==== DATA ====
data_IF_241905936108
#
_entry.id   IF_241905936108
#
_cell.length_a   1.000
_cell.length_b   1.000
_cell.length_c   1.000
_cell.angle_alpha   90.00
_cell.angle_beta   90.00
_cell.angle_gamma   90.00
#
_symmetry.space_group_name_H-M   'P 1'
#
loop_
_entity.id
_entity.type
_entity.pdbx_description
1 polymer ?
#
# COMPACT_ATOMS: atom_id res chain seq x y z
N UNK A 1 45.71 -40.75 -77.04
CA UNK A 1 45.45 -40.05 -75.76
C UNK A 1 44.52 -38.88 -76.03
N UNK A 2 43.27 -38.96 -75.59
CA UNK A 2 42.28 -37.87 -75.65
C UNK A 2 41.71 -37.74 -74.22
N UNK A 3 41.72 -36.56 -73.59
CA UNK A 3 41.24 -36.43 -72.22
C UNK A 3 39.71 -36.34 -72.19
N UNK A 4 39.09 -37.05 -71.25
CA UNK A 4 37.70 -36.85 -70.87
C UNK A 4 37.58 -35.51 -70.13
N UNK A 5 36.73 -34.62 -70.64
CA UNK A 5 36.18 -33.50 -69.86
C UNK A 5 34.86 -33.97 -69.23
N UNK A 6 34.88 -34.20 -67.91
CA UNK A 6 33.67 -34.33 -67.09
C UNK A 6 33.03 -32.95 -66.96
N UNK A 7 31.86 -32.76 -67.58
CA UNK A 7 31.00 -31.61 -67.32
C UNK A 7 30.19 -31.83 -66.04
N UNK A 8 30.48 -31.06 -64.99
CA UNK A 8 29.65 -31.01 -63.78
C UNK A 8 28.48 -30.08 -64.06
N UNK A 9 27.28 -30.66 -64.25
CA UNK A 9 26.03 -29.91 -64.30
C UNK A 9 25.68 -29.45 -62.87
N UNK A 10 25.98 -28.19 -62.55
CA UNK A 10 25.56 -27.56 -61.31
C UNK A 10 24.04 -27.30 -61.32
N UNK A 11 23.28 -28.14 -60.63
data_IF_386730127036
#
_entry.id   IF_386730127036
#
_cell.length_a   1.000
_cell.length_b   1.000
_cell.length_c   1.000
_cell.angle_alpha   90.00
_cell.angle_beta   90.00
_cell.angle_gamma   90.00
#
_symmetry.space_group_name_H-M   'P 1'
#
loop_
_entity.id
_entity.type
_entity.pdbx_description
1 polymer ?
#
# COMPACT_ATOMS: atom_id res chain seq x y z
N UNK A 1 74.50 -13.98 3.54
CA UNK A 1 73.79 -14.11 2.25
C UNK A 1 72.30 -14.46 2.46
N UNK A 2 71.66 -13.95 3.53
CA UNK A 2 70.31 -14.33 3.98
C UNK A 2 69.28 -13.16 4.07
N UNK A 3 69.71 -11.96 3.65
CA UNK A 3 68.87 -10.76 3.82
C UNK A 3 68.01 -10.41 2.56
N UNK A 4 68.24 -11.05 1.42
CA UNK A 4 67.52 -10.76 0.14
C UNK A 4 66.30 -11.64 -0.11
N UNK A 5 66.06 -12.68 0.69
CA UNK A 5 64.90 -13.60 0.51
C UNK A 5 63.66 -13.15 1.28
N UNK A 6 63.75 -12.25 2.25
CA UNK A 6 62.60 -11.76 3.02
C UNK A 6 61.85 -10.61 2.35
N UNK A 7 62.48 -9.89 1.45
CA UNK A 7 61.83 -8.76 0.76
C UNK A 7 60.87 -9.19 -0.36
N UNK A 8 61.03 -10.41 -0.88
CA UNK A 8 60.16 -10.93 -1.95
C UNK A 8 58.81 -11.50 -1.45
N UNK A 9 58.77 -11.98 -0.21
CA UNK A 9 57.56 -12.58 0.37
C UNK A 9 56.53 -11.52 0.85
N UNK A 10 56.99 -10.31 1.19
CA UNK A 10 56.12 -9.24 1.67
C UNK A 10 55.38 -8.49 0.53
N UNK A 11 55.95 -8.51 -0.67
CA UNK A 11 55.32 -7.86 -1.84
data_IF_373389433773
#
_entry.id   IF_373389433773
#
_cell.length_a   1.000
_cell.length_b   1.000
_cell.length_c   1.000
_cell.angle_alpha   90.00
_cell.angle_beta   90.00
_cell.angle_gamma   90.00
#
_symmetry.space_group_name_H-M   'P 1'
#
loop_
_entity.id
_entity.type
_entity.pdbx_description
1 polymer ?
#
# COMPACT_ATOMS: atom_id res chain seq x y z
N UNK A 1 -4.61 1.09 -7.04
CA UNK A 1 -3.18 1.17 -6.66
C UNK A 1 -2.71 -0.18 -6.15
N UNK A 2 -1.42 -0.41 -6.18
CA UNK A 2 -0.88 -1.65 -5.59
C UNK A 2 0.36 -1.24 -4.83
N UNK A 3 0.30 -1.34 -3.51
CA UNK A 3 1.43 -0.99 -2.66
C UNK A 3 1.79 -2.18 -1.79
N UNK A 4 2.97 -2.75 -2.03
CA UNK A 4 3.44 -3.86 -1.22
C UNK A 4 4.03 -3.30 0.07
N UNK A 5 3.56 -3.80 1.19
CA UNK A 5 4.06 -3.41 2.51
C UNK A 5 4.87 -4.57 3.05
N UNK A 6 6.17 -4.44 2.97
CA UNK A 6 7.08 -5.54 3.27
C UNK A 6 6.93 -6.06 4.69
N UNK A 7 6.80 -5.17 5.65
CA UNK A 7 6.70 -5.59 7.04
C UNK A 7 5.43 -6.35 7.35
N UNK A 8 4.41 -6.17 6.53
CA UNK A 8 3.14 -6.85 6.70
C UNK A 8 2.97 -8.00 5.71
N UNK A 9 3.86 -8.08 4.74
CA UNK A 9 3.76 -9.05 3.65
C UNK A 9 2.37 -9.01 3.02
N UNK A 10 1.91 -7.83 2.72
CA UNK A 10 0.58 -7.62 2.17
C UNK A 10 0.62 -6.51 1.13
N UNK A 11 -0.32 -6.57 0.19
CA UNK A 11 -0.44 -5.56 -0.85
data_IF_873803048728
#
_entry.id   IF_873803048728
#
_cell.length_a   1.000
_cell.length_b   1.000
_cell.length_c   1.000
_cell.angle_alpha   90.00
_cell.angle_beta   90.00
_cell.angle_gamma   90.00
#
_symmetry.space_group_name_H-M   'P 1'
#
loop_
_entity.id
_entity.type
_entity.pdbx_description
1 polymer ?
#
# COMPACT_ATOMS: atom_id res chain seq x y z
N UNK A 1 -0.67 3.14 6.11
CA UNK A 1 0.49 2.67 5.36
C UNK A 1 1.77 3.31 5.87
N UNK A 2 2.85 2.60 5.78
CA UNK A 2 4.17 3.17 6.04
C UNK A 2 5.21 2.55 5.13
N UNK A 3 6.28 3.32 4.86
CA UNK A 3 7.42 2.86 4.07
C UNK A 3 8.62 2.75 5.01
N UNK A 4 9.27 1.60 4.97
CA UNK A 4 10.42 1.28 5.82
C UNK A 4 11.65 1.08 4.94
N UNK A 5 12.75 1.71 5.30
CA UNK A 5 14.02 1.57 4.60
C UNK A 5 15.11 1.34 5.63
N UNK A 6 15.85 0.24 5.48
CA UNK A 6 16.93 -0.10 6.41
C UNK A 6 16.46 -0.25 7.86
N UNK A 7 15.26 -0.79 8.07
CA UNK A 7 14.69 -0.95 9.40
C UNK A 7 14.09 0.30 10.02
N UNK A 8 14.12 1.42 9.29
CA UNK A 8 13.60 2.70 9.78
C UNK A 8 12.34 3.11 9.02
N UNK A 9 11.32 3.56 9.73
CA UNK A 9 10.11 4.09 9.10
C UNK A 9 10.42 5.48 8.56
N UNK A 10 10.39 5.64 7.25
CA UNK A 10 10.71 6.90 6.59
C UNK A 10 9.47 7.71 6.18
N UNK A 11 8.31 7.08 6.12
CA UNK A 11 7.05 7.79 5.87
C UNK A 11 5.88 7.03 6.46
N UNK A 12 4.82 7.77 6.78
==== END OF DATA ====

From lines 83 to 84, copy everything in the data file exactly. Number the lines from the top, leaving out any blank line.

C UNK A 4 66.30 -11.64 -0.11
N UNK A 5 66.06 -12.68 0.69